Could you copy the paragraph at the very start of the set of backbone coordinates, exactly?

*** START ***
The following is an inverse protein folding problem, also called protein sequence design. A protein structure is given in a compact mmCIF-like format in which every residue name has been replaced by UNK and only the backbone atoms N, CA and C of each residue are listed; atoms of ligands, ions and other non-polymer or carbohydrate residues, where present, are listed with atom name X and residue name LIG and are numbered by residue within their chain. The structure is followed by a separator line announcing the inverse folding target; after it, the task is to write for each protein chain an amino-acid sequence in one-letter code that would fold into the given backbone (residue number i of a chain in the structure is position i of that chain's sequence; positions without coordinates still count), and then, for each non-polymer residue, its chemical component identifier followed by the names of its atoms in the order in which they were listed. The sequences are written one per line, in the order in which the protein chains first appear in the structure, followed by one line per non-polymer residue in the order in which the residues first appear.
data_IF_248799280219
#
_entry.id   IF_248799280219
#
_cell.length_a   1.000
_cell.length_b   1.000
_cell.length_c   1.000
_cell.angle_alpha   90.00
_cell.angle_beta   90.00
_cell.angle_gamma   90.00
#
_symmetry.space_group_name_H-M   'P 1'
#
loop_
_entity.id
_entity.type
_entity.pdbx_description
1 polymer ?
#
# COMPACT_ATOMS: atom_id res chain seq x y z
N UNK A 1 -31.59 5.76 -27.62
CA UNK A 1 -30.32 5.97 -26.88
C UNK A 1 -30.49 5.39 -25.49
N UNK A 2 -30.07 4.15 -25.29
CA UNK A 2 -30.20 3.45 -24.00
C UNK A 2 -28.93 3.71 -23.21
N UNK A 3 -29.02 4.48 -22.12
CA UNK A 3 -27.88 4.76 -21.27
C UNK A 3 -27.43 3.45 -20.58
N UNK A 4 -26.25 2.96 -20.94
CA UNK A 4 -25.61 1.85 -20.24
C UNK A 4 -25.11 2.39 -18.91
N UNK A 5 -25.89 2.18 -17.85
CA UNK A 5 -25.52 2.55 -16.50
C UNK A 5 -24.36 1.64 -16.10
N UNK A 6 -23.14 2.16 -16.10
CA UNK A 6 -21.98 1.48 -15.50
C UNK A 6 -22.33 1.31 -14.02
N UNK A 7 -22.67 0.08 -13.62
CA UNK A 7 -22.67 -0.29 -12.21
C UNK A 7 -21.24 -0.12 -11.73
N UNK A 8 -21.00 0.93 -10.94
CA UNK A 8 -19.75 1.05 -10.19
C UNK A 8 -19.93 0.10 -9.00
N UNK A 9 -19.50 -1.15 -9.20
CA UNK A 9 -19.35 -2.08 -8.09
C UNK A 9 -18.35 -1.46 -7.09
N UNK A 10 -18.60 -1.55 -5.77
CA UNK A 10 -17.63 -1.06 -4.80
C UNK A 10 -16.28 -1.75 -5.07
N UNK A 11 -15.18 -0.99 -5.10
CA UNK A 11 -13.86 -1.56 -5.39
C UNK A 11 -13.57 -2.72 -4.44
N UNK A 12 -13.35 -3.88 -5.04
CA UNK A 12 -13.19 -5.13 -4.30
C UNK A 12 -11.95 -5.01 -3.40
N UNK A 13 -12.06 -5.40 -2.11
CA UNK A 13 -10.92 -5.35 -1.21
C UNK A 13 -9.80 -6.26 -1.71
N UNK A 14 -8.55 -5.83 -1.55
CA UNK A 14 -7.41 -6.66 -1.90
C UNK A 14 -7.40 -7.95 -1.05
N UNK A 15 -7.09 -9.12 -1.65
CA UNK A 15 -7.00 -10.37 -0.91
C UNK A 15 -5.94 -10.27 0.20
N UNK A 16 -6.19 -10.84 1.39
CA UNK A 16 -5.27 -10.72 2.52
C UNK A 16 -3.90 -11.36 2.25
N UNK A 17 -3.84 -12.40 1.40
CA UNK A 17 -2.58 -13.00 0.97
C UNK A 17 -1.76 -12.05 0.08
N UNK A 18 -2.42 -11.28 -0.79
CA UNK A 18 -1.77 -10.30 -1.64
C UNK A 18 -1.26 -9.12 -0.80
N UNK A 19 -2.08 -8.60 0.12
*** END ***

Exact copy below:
The following is an inverse protein folding problem, also called protein sequence design. A protein structure is given in a compact mmCIF-like format in which every residue name has been replaced by UNK and only the backbone atoms N, CA and C of each residue are listed; atoms of ligands, ions and other non-polymer or carbohydrate residues, where present, are listed with atom name X and residue name LIG and are numbered by residue within their chain. The structure is followed by a separator line announcing the inverse folding target; after it, the task is to write for each protein chain an amino-acid sequence in one-letter code that would fold into the given backbone (residue number i of a chain in the structure is position i of that chain's sequence; positions without coordinates still count), and then, for each non-polymer residue, its chemical component identifier followed by the names of its atoms in the order in which they were listed. The sequences are written one per line, in the order in which the protein chains first appear in the structure, followed by one line per non-polymer residue in the order in which the residues first appear.